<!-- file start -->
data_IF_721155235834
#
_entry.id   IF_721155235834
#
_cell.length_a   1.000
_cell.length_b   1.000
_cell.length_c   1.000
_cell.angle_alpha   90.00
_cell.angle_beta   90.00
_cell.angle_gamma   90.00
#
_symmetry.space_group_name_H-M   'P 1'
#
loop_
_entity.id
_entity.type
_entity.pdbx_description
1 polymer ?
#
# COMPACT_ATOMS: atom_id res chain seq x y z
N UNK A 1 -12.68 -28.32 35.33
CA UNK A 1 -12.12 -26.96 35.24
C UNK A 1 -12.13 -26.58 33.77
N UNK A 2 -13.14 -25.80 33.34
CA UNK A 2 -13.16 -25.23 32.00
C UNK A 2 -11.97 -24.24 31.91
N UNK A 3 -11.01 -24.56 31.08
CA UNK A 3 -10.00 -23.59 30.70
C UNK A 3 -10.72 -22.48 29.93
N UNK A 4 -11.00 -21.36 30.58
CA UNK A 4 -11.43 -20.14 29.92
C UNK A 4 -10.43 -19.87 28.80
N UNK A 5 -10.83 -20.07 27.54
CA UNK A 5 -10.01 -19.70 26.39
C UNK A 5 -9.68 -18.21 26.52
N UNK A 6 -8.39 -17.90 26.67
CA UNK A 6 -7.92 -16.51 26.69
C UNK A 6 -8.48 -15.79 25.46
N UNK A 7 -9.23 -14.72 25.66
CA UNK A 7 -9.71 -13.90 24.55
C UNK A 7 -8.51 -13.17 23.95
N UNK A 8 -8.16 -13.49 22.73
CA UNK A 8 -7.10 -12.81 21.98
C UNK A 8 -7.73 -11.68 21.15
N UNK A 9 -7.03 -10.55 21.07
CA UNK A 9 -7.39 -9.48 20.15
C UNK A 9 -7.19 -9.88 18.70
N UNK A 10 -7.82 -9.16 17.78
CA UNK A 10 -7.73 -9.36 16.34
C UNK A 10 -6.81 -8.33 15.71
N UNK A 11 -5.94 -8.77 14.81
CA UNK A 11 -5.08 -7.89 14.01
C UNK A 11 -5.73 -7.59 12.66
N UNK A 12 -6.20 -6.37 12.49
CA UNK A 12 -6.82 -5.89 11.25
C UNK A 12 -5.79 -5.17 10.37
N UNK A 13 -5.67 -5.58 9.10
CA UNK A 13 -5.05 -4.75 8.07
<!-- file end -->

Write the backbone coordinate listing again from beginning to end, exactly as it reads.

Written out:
data_IF_721155235834
#
_entry.id   IF_721155235834
#
_cell.length_a   1.000
_cell.length_b   1.000
_cell.length_c   1.000
_cell.angle_alpha   90.00
_cell.angle_beta   90.00
_cell.angle_gamma   90.00
#
_symmetry.space_group_name_H-M   'P 1'
#
loop_
_entity.id
_entity.type
_entity.pdbx_description
1 polymer ?
#
# COMPACT_ATOMS: atom_id res chain seq x y z
N UNK A 1 -12.68 -28.32 35.33
CA UNK A 1 -12.12 -26.96 35.24
C UNK A 1 -12.13 -26.58 33.77
N UNK A 2 -13.14 -25.80 33.34
CA UNK A 2 -13.16 -25.23 32.00
C UNK A 2 -11.97 -24.24 31.91
N UNK A 3 -11.01 -24.56 31.08
CA UNK A 3 -10.00 -23.59 30.70
C UNK A 3 -10.72 -22.48 29.93
N UNK A 4 -11.00 -21.36 30.58
CA UNK A 4 -11.43 -20.14 29.92
C UNK A 4 -10.43 -19.87 28.80
N UNK A 5 -10.83 -20.07 27.54
CA UNK A 5 -10.01 -19.70 26.39
C UNK A 5 -9.68 -18.21 26.52
N UNK A 6 -8.39 -17.90 26.67
CA UNK A 6 -7.92 -16.51 26.69
C UNK A 6 -8.48 -15.79 25.46
N UNK A 7 -9.23 -14.72 25.66
CA UNK A 7 -9.71 -13.90 24.55
C UNK A 7 -8.51 -13.17 23.95
N UNK A 8 -8.16 -13.49 22.73
CA UNK A 8 -7.10 -12.81 21.98
C UNK A 8 -7.73 -11.68 21.15
N UNK A 9 -7.03 -10.55 21.07
CA UNK A 9 -7.39 -9.48 20.15
C UNK A 9 -7.19 -9.88 18.70
N UNK A 10 -7.82 -9.16 17.78
CA UNK A 10 -7.73 -9.36 16.34
C UNK A 10 -6.81 -8.33 15.71
N UNK A 11 -5.94 -8.77 14.81
CA UNK A 11 -5.08 -7.89 14.01
C UNK A 11 -5.73 -7.59 12.66
N UNK A 12 -6.20 -6.37 12.49
CA UNK A 12 -6.82 -5.89 11.25
C UNK A 12 -5.79 -5.17 10.37
N UNK A 13 -5.67 -5.58 9.10
CA UNK A 13 -5.05 -4.75 8.07